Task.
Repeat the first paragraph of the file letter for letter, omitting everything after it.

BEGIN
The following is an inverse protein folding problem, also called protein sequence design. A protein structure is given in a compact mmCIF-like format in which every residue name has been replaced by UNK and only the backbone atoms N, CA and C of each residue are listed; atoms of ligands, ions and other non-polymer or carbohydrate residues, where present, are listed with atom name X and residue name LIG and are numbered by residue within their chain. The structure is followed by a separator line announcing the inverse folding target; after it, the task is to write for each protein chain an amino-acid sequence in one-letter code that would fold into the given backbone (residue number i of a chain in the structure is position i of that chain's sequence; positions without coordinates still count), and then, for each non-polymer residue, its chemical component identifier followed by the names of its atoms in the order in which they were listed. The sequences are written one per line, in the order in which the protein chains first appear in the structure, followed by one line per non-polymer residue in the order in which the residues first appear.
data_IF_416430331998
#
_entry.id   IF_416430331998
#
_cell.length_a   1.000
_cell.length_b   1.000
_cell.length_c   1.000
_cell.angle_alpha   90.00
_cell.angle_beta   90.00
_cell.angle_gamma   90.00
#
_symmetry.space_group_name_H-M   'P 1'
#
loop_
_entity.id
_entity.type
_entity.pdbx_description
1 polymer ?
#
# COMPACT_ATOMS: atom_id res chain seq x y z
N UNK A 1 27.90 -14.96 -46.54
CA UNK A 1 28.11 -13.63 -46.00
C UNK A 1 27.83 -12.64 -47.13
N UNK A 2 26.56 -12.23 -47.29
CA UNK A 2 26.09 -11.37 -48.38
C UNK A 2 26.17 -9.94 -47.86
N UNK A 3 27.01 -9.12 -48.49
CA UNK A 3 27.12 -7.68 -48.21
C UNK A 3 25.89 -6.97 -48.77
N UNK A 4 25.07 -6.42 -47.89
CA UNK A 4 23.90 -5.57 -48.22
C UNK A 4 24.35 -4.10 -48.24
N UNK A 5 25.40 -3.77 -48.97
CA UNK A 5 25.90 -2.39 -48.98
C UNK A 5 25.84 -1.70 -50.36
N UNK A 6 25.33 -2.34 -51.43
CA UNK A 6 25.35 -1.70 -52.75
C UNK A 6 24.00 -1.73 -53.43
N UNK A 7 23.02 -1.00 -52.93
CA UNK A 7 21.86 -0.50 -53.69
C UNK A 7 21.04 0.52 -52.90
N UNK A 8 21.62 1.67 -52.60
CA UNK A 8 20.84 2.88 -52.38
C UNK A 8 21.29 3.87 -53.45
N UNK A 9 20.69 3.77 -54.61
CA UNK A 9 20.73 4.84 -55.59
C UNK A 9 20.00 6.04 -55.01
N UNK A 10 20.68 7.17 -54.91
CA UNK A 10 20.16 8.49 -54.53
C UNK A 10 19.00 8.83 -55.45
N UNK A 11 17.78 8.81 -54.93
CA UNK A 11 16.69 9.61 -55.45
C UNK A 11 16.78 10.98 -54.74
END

The following is an inverse protein folding problem, also called protein sequence design. A protein structure is given in a compact mmCIF-like format in which every residue name has been replaced by UNK and only the backbone atoms N, CA and C of each residue are listed; atoms of ligands, ions and other non-polymer or carbohydrate residues, where present, are listed with atom name X and residue name LIG and are numbered by residue within their chain. The structure is followed by a separator line announcing the inverse folding target; after it, the task is to write for each protein chain an amino-acid sequence in one-letter code that would fold into the given backbone (residue number i of a chain in the structure is position i of that chain's sequence; positions without coordinates still count), and then, for each non-polymer residue, its chemical component identifier followed by the names of its atoms in the order in which they were listed. The sequences are written one per line, in the order in which the protein chains first appear in the structure, followed by one line per non-polymer residue in the order in which the residues first appear.